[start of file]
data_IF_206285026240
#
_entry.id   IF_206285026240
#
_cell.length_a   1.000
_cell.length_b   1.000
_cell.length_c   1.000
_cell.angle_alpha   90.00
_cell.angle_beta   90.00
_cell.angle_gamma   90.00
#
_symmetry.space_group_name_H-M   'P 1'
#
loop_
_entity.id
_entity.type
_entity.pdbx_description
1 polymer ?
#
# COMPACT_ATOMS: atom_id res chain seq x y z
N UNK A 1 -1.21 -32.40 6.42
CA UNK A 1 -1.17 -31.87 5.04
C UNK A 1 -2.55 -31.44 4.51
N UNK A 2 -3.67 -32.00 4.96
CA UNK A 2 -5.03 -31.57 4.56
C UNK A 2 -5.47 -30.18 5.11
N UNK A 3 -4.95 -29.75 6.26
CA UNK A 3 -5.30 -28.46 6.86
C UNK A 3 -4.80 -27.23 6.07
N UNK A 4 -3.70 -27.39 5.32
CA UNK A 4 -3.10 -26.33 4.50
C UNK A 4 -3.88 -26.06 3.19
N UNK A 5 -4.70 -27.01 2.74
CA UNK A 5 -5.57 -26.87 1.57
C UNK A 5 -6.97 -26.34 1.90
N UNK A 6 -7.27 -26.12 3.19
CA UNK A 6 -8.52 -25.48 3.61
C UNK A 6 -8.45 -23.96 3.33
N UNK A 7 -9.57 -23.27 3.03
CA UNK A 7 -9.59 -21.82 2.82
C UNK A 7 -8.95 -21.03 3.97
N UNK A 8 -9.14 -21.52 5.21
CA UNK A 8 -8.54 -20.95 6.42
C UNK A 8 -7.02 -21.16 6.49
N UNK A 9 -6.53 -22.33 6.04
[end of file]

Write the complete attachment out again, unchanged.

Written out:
data_IF_206285026240
#
_entry.id   IF_206285026240
#
_cell.length_a   1.000
_cell.length_b   1.000
_cell.length_c   1.000
_cell.angle_alpha   90.00
_cell.angle_beta   90.00
_cell.angle_gamma   90.00
#
_symmetry.space_group_name_H-M   'P 1'
#
loop_
_entity.id
_entity.type
_entity.pdbx_description
1 polymer ?
#
# COMPACT_ATOMS: atom_id res chain seq x y z
N UNK A 1 -1.21 -32.40 6.42
CA UNK A 1 -1.17 -31.87 5.04
C UNK A 1 -2.55 -31.44 4.51
N UNK A 2 -3.67 -32.00 4.96
CA UNK A 2 -5.03 -31.57 4.56
C UNK A 2 -5.47 -30.18 5.11
N UNK A 3 -4.95 -29.75 6.26
CA UNK A 3 -5.30 -28.46 6.86
C UNK A 3 -4.80 -27.23 6.07
N UNK A 4 -3.70 -27.39 5.32
CA UNK A 4 -3.10 -26.33 4.50
C UNK A 4 -3.88 -26.06 3.19
N UNK A 5 -4.70 -27.01 2.74
CA UNK A 5 -5.57 -26.87 1.57
C UNK A 5 -6.97 -26.34 1.90
N UNK A 6 -7.27 -26.12 3.19
CA UNK A 6 -8.52 -25.48 3.61
C UNK A 6 -8.45 -23.96 3.33
N UNK A 7 -9.57 -23.27 3.03
CA UNK A 7 -9.59 -21.82 2.82
C UNK A 7 -8.95 -21.03 3.97
N UNK A 8 -9.14 -21.52 5.21
CA UNK A 8 -8.54 -20.95 6.42
C UNK A 8 -7.02 -21.16 6.49
N UNK A 9 -6.53 -22.33 6.04